Stem Cells


Scientists Use Stem Cells To Create Functional Artificial Blood

International Business Times

In one new study, researchers created a mix of different types of blood stem cells that produced different kinds of human blood cells when transfused into mice, The Independent reported. This is an important step toward making artificial human blood, as doctors believe that figuring out a way to turn stem cells into blood artificially will eventually lead to this breakthrough. For example, in a study published in March, scientists in England were able to produce about 50,000 red blood cells by coaxing stem cells into transforming into red blood cells. Another problem that stands in our way of successfully making limitless artificial blood is the risk of these new blood cells becoming cancerous, The Independent reported.


Breakthrough reported in quest to make blood cells

The Japan Times

In separate experiments reported in Nature -- one with mice, the other transplanting human stem cells into mouse bone marrow -- researchers demonstrated techniques with the potential to produce all types of blood cells. Human embryonic stem cells -- generic cells which, as the embryo develops, gradually differentiate -- were first isolated in 1998. They began by inducing both embryonic stems cells and iPS to morph into a form of embryonic tissue that -- in a natural process -- gives rise to blood stem cells. Finally, they transplanted these human blood stem cells into the bone marrow of live mice.


Working brain circuitry grown in a lab dish for first time

Daily Mail

Scientists hope to use the mini-brains to watch in real time the triggers for epilepsy, when brain cells become hyperactive, and autism, where they are thought to form bad connections. Human skin cells are transformed into pluripotent stem cells, capable of becoming any part of the body, using four genes in a petri dish. Dr Selina Wray, Alzheimer's Research UK senior research fellow at UCL Institute of Neurology, said: 'This technology will provide researchers with insights into brain development and disease which have not previously been possible.' Human skin cells are transformed into pluripotent stem cells, capable of becoming any part of the body, using four genes in a petri dish.


Machine learning predicts the look of stem cells - PharmaVOICE

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The Allen Cell Explorer, produced by the Allen Institute for Cell Science in Seattle, Washington, includes a growing library of more than 6,000 pictures of induced pluripotent stem cells (iPS) -- key components of which glow thanks to fluorescent markers that highlight specific genes. Rick Horwitz, director of the Allen Institute for Cell Science, says that the institute's images may hasten progress in stem cell research, cancer research and drug development by revealing unexpected aspects of cellular structure. The Allen Institute's visual emphasis on stem cells dovetails with a number of efforts to catalogue other aspects of cells. Aviv Regev, a computational biologist at the Broad Institute in Cambridge, Massachusetts, who is working on the Human Cell Atlas, says that the Allen Cell Explorer complements her project by focusing on the look of cellular features as opposed to how genes, RNA and proteins interact within the cell.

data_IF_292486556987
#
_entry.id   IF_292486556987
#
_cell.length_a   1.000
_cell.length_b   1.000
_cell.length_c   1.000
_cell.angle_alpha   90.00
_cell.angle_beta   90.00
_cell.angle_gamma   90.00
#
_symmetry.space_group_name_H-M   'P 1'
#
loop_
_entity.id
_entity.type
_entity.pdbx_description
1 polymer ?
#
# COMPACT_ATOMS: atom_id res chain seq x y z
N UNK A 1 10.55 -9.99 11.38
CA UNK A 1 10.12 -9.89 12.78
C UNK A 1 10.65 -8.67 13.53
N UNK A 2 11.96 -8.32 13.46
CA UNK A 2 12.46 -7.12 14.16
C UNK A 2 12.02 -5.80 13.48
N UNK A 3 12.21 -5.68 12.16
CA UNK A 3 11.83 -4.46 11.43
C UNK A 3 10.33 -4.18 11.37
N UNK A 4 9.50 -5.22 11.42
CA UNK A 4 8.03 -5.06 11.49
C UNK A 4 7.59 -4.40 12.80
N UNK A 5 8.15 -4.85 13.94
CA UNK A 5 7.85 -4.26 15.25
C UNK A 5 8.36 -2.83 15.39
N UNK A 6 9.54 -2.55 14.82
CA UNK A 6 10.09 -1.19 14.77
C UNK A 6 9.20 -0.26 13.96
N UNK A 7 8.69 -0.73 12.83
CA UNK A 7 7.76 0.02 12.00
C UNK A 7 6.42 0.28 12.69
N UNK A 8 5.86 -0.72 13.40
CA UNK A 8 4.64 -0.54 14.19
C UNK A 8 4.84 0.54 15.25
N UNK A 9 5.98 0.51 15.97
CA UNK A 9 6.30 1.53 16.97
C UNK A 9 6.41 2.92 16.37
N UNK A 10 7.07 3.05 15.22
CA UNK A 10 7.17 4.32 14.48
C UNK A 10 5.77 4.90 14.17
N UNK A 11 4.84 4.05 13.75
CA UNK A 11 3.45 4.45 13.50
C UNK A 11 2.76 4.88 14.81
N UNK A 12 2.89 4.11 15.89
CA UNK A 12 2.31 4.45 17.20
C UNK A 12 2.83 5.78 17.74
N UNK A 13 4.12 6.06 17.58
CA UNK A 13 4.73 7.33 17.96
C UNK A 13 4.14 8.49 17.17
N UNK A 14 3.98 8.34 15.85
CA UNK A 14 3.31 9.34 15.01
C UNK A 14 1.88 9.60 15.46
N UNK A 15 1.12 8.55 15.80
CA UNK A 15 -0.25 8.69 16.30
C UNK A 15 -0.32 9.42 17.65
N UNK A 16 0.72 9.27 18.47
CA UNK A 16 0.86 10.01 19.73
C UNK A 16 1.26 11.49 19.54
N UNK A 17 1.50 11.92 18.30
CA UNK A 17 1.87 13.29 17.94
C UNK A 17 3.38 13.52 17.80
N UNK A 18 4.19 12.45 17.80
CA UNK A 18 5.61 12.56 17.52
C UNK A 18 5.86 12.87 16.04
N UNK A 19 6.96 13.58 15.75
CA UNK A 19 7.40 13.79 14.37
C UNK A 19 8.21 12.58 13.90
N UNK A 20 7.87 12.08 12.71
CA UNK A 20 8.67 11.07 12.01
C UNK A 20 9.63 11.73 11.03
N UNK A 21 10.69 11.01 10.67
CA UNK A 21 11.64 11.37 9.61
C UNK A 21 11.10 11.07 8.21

AI Based 3D Stem Cell Image Prediction Could Help Cure Cancer

International Business Times

A new online catalogue made using artificial intelligence (AI) based prediction will have 6,000 different images predicting stem cell structures, which could make mapping a pattern of cells easier. The Allen Cell Explorer made by the Allen Institute for Cell Science in Seattle, Washington will have pictures of induced pluripotent stem cells (iPS), which will glow using fluorescent markers to highlight different genes.The visuals, which have been created using AI-based deep learning analysis and cell lines altered using gene editing tool Crispr will allow researchers to analyze the variations in the cell layouts, which could help cure diseases such as cancer. The catalogue was able to train its AI using gene editing -- reverting adult cells to stem cells and tagging genes, making cell structures grow so that their growth could be traced. Then, all that was needed to be done was training AI to track stem cell development and comparing it with real-world examples to correct any inconsistencies.


Machine learning predicts the look of stem cells

#artificialintelligence